METCON PART B NOTES
Using the same barbell from Part A, athletes have the time remaining the 12:00 time cap to build to a max effort lift.
Athletes choice on the style of the hang snatch - to power, or to squat. But in both versions, athletes must establish the hang position (full deadlift to extension). The bar is allowed to go as low knee-level on the descent to the hang, but not below.
After finishing Part A and recording our score, our first objective much like last week is to formulate a snap adjustment to our plan if we are minutes behind our estimated completion time. This is an important first step as if the clock says 10:30, it's a fairly different course of action than if it says 8:00.
Inside this rest, after a brief moment to focus on our breathing, aim to keep the body moving. Although this sounds in a sense strange, there is a specific reaction we are aiming to avoid - the body relaxing. Typically speaking, and in the vast majority of our workouts, we can sit (if not lay) for minutes. The body, recognizing that the effort has been given, will start to shift into the parasympathetic (recovery). Muscles and joints can start to tighten in the early stages of recovery. Naturally, something we want to avoid as we have a dynamic movement where we'll need every muscle fiber in our body to fire with accuracy if we want to maximize our lift. Give ourselves the breaths we need to recover, and simply get back to our feet. Light paces around the barbell, take a light sip of water… just keep moving. It's a simple thing to think about, but at the physiological level, impactful when we take into consideration what the body is thinking post-effort.
Our rest period before our first hang snatch will naturally vary between athletes based on the finish time, but the general area of 1:00-2:00 of rest is appropriate. During this time, along with the emphasis above on keeping our bodies in motion, focus on regulating our breathing. Long, deep breaths into our belly (versus breathing into the upper chest/shoulders), focusing on quality versus quantity.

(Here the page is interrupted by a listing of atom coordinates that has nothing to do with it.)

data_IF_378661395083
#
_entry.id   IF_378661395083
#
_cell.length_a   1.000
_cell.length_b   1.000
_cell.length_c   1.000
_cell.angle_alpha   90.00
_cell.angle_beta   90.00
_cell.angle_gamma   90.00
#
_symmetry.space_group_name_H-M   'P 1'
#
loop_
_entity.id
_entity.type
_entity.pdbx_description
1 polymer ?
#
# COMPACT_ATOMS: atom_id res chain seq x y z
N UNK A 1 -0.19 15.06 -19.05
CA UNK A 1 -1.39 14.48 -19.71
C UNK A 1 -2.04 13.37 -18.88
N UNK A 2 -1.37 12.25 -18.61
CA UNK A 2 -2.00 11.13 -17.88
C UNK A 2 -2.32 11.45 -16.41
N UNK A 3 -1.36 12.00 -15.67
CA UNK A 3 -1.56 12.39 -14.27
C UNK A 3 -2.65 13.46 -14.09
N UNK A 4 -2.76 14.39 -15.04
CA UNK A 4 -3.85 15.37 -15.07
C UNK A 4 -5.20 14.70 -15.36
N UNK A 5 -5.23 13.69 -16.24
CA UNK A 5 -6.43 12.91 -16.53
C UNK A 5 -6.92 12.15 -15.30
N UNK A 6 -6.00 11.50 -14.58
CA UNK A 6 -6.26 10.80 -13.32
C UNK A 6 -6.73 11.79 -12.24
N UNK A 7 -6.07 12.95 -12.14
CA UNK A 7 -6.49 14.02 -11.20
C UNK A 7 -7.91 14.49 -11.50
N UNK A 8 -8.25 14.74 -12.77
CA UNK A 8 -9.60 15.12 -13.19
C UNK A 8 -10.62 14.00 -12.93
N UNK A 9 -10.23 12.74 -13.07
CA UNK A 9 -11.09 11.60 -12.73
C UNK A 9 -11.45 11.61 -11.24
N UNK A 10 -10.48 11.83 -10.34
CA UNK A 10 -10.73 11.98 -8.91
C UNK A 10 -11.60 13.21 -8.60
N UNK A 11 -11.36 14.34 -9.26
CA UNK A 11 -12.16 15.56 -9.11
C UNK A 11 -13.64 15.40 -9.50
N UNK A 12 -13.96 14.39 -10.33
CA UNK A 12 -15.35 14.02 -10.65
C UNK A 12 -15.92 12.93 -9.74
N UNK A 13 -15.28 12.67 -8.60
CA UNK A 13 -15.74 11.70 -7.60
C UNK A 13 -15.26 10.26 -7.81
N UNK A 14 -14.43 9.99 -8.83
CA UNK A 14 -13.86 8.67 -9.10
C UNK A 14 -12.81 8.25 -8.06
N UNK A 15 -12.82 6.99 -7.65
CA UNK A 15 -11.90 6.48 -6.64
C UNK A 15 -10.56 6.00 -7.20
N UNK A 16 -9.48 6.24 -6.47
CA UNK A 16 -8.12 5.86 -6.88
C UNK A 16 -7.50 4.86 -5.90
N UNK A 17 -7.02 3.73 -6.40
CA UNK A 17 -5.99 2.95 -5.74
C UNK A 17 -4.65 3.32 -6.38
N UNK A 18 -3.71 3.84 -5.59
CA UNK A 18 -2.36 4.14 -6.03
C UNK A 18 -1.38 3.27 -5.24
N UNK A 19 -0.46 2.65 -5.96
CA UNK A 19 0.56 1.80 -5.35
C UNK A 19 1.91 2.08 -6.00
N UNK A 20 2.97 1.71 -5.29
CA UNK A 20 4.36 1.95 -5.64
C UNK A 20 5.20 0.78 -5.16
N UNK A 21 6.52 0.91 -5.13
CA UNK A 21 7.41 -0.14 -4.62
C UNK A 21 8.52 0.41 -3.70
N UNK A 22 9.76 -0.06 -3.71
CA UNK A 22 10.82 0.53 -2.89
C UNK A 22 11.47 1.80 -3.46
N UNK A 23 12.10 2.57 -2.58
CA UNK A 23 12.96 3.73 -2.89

Given how we have completed 25 repetitions at our current barbell loading, a moderate climb is appropriate (barring the desire to lift the weight an additional time to refine the movement pattern).
Here, much like how we did last week with our clean, we can apply the three themes to the snatch:
"Safe weight" "Goal weight" "Reach weight"
As a recap from last week, our safe weight is that first weight we lift in Part B. It's something we are very confident we will complete - even if, our technique is far off the mark.
Our goal weight is a loading that we would be happy to walk away from the workout with. It's not our best, not a PR, but with the full picture in mind, we would be content with it.
Our reach weight is a weight we would be ecstatic to lift. Relative to our all-time PR, it may be one, or it may not even be close. But given the considerations of the workout, it's a load we may miss more than make - and we'd be absolutely psyched to get it.
Inside each theme, there can absolutely be multiple lifts, but by visualizing the loadings falling into these three categories, it can provide some structure to our planning. Naturally, we start with the safe weight(s), and we move into the goal weight categories with the intentions on leaving more than enough time for at least 2 attempts at our heaviest goal weight. That way, we have the chance to attempt it again if we miss it.
If we make it, we now have the chance to attempt our "reach" weight, which we naturally only attempt if we made our final goal weight and we have the time for the extra and final push.